Sunday, November 15, 2015

Pushing and Pulling

Abigail Gryzik

There seems to be a lack of trust between the media and the public. However, this is not an average relationship with a few “minor” trust issues. This subject at hand implies something deeper and far more complex than our minds might be able to fully grasp. As we advance further into the developing world of technology, I feel we are beginning to lose sight of what is trustworthy and what is not – better yet – who is trustworthy, and who is not.

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I could not believe my eyes when I saw this video. I was shocked, actually, that a teacher would treat a student like this. But this wasn’t even the biggest issue. It was the way the professor disregarded his right of the First Amendment to be at the public protest and document the action. Tim Tai, a freelance student photographer for ESPN, was told to leave after attempting to record the action of the Concerned Student 1950 protest.

In the New York Times article, Mr. Tai says, “We’re documenting historic events with our photographs, and when people are crying and hugging when Wolfe resigns, it becomes a personal issue that people all over the country can connect with,” he said. “It’s my job to help connect those people to what’s going on.”

Mr. Tai is ridiculed, yelled at and belittled, but for what reason? Simply because he was doing his job, and that is reporting to the public and to the people. Let me get this straight. Protestors are protesting to the public and want to shed light on the issues, yet continue to shoo away any reporters trying to document the historical events occurring on campus?

I’m confused.

The reality is, the negative perception of “reporters” steps in the way of why news began in the first place. The negative perception of “the media” steps in the way of it as well. It is a sad truth that in our developing society and social media world, we now see firsthand and question.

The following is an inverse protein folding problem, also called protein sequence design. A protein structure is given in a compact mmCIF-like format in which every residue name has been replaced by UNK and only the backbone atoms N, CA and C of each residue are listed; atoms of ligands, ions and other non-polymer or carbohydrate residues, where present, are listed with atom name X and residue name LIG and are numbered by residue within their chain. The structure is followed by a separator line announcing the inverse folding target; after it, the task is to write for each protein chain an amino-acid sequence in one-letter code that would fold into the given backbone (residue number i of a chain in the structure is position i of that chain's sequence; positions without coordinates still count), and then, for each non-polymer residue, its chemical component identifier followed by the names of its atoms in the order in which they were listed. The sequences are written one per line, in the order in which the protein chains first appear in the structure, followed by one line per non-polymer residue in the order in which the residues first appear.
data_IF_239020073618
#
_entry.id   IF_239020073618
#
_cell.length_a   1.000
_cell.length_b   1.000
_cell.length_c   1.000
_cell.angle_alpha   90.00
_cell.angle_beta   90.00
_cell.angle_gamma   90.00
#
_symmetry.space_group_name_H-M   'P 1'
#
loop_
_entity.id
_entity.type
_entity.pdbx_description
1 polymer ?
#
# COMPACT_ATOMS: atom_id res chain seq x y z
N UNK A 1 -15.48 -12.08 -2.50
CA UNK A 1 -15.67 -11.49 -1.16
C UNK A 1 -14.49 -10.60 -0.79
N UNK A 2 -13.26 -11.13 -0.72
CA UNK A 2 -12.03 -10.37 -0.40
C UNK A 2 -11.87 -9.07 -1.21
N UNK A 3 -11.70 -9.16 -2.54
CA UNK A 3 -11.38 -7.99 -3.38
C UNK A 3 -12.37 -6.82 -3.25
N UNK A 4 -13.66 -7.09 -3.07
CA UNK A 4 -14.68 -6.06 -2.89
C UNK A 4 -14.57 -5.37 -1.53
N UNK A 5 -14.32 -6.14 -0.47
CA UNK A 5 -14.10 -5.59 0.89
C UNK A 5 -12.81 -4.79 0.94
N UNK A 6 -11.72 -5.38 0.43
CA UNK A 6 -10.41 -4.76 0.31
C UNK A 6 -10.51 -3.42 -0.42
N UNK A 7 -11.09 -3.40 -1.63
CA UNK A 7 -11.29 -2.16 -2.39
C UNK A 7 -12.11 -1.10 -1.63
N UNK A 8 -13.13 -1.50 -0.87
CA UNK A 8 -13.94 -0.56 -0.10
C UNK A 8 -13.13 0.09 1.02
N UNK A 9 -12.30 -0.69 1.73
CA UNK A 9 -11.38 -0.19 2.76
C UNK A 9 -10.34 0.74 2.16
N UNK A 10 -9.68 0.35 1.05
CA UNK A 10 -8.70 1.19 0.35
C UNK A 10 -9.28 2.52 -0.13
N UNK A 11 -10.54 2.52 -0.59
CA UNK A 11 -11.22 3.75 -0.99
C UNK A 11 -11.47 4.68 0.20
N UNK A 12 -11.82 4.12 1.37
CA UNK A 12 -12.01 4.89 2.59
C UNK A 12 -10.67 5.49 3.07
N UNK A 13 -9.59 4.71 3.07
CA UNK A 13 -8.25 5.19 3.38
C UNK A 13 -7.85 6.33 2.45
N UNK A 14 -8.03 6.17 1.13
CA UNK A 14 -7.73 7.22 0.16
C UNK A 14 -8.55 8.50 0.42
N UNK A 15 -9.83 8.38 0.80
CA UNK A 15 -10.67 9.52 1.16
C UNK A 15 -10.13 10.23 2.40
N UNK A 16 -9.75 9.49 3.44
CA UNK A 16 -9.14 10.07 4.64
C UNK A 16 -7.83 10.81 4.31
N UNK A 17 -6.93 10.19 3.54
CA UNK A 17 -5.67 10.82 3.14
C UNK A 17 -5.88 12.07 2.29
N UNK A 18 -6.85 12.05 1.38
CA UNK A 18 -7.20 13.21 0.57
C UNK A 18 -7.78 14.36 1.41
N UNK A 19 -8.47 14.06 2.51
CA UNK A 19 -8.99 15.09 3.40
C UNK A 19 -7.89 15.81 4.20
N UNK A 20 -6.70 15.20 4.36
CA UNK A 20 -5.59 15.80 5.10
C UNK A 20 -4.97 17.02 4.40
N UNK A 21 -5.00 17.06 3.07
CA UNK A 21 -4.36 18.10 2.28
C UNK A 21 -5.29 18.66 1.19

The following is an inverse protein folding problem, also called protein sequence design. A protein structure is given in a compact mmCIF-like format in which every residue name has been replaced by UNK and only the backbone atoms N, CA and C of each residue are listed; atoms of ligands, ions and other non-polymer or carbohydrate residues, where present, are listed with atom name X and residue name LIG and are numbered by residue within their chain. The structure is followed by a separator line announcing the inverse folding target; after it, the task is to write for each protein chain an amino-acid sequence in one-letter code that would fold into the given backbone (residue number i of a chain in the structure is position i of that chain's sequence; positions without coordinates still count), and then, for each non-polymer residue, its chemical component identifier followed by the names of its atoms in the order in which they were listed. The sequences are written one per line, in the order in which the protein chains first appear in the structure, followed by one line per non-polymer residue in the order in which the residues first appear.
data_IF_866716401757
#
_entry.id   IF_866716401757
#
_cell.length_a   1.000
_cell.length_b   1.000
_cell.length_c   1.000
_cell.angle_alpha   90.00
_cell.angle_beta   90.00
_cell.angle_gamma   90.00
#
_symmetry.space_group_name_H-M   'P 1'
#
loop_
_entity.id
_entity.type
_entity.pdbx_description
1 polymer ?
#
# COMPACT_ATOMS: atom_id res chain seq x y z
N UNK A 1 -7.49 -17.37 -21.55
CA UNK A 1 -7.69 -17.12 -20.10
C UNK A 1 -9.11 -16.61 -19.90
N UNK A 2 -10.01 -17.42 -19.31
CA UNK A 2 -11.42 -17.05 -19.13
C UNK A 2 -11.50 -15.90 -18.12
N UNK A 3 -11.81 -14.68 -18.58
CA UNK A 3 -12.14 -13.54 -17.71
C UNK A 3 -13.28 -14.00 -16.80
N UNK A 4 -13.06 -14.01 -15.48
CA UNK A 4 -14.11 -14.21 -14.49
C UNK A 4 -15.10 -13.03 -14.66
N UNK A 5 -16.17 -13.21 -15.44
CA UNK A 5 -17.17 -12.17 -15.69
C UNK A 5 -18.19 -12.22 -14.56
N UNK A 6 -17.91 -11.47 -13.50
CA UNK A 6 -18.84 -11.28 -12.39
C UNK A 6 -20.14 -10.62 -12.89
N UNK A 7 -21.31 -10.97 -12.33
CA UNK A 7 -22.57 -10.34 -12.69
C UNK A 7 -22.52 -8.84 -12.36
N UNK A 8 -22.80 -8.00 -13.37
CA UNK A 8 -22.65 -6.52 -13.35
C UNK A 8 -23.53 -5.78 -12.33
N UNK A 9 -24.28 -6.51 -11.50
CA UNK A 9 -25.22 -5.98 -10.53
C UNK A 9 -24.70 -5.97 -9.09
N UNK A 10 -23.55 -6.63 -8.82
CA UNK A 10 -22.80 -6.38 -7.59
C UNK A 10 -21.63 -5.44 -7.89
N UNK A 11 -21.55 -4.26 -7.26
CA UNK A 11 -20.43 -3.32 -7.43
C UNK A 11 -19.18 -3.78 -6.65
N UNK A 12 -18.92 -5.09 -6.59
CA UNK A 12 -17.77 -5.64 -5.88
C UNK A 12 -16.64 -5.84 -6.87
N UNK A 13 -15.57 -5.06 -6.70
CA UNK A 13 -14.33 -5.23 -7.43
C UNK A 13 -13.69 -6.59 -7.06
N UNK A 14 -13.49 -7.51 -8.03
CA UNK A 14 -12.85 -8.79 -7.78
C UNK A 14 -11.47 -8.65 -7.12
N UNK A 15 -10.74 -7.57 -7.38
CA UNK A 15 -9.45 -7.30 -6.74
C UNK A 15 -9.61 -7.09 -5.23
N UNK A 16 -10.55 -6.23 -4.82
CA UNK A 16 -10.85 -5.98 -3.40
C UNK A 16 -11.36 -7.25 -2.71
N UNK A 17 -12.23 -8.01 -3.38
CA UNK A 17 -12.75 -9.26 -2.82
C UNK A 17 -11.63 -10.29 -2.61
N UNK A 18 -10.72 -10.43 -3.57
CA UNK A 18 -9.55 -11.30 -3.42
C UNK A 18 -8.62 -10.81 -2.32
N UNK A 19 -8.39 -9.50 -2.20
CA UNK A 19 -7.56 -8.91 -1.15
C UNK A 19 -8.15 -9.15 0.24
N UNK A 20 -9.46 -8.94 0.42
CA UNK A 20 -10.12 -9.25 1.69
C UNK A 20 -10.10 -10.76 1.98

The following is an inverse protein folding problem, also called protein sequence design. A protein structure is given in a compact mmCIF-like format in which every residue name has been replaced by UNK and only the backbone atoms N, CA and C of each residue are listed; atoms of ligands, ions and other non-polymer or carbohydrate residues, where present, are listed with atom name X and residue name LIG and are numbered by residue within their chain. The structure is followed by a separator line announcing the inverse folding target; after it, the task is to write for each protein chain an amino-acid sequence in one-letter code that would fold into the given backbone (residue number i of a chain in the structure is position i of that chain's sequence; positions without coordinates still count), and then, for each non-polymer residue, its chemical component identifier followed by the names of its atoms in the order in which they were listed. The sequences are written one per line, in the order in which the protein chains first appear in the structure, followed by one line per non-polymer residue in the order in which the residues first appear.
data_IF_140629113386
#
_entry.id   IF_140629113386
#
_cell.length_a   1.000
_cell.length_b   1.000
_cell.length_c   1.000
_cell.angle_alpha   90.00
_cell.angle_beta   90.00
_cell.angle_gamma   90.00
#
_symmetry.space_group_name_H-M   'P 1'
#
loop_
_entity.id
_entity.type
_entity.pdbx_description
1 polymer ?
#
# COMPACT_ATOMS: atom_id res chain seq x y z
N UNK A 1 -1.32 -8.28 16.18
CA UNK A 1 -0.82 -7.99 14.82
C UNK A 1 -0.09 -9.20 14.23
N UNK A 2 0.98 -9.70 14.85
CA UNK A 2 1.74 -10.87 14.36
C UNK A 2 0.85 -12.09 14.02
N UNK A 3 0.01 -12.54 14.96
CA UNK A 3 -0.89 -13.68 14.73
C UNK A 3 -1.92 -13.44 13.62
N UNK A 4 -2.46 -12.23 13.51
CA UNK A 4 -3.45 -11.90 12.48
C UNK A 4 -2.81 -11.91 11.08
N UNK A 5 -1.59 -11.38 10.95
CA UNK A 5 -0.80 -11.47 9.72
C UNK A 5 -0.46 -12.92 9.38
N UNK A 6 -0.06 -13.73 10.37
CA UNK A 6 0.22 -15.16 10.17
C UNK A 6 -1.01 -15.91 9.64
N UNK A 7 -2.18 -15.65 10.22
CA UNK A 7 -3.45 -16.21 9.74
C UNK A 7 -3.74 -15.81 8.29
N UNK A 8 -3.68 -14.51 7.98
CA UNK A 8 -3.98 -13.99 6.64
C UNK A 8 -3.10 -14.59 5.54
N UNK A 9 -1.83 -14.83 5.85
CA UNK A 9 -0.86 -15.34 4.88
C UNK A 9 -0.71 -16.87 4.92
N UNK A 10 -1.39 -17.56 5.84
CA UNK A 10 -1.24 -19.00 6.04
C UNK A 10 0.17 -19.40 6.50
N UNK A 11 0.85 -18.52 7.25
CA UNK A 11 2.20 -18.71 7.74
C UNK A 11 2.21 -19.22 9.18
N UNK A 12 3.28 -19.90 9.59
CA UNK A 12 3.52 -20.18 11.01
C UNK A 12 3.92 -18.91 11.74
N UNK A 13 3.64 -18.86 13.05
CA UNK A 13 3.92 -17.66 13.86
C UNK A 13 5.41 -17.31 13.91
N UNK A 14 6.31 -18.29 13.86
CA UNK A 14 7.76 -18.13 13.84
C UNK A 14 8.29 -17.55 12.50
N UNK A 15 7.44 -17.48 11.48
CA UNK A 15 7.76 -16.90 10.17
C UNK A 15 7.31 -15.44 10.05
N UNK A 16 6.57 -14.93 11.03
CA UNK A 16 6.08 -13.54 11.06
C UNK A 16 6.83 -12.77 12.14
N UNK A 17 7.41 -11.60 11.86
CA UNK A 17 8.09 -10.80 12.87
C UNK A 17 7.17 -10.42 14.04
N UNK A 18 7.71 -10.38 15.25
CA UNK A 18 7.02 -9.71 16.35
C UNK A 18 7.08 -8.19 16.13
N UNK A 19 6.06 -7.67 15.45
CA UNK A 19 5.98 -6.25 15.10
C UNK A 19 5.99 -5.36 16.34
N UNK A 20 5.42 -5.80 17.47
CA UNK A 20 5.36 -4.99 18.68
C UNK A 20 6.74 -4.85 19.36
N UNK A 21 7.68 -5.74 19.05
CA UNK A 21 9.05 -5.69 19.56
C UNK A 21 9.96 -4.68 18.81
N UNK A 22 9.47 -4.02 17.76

Where is this sense of pushing and pulling heading?

Since all forms of stories and chunks of media can be published online at anyone’s discretion, we tend to think a lot is either “invalid”, “too far left” or “too far right”. If everyone’s beliefs are different, something will always be seen as “biased”, as it does not line up to their own.

So who is the culprit? What is the cause of such a distrust in the media? Of course, there is always that saying that loves to ring through our minds when we find ourselves on the verge of disbelief. It goes something like this: “You can’t believe everything you hear.” But is it the technology putting our trust in the media at stake? Is it the media in its entirety?

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In the New York Times article, Timothy P. Carney states, “Democracy needs a trustworthy news media. For conservatives to trust the news media, it needs to better understand conservatives.” I feel we need to open ourselves up and look to understand one another. Maybe this way, the whole truth will be known.

One thing I know for sure is that we do need to respect journalists doing their job. While some give the job a bad name, this goes for all professionals in the communications field. They do more than meets the eye. It embodies more than just the asking of the questions or the onsite reporting. The core is to communicate to the public the events that are taking place in the world. The only way to better our world is to know what is going in within it.

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